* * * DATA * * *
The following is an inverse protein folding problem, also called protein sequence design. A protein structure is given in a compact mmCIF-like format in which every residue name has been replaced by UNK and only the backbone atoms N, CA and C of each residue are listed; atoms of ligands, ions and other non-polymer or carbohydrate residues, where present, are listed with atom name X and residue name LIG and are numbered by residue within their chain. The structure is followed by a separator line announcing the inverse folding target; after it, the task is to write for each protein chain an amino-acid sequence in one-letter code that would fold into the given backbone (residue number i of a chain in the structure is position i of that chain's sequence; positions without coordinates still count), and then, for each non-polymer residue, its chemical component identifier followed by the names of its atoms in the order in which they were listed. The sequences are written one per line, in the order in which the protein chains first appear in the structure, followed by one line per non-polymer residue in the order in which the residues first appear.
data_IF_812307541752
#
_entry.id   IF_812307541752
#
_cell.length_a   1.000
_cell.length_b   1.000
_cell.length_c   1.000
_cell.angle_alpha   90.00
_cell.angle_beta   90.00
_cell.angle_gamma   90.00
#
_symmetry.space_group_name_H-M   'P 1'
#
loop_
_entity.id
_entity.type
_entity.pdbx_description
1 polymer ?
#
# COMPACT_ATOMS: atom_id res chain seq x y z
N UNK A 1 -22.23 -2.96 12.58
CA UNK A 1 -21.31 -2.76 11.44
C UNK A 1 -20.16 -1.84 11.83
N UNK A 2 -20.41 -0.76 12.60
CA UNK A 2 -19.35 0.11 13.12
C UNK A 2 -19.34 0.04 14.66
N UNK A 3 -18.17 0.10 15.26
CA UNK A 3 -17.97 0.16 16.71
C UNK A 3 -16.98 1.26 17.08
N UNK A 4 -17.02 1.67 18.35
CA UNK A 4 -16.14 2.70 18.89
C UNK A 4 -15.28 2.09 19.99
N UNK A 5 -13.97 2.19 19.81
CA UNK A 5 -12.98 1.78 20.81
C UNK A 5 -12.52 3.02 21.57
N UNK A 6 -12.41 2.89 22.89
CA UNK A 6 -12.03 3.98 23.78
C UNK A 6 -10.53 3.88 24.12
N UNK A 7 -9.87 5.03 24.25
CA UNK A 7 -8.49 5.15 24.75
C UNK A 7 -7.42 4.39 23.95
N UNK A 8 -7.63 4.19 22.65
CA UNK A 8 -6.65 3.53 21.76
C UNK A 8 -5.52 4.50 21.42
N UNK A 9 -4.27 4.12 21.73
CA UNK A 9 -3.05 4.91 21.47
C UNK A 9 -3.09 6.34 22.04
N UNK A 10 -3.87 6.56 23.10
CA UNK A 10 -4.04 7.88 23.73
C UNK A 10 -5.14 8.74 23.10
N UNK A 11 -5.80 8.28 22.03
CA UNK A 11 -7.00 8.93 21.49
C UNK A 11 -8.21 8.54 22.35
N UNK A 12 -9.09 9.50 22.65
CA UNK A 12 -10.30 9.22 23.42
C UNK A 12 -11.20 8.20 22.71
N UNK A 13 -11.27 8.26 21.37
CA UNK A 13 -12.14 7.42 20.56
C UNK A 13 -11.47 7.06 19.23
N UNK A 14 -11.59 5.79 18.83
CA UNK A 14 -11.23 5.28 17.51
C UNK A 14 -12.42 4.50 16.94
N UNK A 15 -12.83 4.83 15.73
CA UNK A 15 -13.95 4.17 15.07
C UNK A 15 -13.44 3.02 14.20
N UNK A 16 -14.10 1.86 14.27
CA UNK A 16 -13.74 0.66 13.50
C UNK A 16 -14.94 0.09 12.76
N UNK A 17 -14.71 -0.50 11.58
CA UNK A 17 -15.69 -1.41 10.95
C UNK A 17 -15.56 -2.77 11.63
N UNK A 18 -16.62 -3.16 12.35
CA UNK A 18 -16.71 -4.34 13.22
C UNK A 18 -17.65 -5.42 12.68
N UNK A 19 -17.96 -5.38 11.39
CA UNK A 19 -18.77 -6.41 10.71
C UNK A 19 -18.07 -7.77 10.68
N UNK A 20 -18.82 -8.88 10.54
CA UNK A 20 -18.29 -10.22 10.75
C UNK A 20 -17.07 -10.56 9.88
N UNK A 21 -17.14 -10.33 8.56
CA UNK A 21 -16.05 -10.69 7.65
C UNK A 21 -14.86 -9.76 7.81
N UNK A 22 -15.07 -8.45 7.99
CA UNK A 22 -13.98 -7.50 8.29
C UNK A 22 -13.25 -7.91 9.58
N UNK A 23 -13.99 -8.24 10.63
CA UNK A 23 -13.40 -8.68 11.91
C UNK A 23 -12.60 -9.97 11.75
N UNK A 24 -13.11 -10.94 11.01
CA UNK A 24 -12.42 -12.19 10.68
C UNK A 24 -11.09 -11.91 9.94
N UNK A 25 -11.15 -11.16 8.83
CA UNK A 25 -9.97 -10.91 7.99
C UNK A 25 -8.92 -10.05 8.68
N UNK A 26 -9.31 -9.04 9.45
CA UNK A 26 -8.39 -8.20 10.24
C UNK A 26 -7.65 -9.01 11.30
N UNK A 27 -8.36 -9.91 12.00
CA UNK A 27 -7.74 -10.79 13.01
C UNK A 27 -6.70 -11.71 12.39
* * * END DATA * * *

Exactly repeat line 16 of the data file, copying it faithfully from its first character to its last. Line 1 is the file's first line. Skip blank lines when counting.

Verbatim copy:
_entity.id